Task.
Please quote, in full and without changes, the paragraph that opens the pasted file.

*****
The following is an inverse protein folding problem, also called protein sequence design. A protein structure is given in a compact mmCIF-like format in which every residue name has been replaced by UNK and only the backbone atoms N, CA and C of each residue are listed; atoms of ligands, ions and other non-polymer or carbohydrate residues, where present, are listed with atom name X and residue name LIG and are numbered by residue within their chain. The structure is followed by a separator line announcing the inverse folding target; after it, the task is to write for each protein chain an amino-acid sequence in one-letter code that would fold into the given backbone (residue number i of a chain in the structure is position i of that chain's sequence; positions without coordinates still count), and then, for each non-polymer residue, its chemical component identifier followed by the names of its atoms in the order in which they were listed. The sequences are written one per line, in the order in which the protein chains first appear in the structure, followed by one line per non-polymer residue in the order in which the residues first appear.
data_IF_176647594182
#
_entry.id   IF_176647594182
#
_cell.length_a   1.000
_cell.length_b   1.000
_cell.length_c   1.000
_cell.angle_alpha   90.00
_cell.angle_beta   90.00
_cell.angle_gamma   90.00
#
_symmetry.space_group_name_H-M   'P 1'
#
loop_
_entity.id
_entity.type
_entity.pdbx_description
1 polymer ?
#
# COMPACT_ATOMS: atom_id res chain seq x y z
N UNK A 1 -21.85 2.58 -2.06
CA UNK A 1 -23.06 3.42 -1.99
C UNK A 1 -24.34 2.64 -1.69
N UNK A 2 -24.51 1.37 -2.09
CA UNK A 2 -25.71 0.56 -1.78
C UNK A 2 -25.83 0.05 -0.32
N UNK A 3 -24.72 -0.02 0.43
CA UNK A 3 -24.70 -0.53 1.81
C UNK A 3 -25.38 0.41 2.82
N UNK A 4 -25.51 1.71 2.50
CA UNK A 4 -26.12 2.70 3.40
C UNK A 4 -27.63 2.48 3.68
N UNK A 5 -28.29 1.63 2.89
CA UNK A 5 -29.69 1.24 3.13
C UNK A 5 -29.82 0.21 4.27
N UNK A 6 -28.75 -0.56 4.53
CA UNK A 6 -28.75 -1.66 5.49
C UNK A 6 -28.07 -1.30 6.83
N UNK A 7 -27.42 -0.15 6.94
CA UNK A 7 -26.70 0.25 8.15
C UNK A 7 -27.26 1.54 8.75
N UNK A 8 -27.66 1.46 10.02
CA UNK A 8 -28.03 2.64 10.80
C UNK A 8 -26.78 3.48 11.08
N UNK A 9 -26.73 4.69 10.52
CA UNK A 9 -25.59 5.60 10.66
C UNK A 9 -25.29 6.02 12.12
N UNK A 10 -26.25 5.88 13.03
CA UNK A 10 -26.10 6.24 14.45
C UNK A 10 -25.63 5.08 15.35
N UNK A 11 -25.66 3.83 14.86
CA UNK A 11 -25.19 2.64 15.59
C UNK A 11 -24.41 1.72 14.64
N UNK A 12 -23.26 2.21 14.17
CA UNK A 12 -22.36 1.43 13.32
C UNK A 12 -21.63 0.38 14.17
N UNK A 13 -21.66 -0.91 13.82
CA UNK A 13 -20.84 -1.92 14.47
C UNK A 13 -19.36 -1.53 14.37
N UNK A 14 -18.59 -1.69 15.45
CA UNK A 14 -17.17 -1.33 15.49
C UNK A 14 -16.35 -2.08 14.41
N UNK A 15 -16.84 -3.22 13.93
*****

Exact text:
The following is an inverse protein folding problem, also called protein sequence design. A protein structure is given in a compact mmCIF-like format in which every residue name has been replaced by UNK and only the backbone atoms N, CA and C of each residue are listed; atoms of ligands, ions and other non-polymer or carbohydrate residues, where present, are listed with atom name X and residue name LIG and are numbered by residue within their chain. The structure is followed by a separator line announcing the inverse folding target; after it, the task is to write for each protein chain an amino-acid sequence in one-letter code that would fold into the given backbone (residue number i of a chain in the structure is position i of that chain's sequence; positions without coordinates still count), and then, for each non-polymer residue, its chemical component identifier followed by the names of its atoms in the order in which they were listed. The sequences are written one per line, in the order in which the protein chains first appear in the structure, followed by one line per non-polymer residue in the order in which the residues first appear.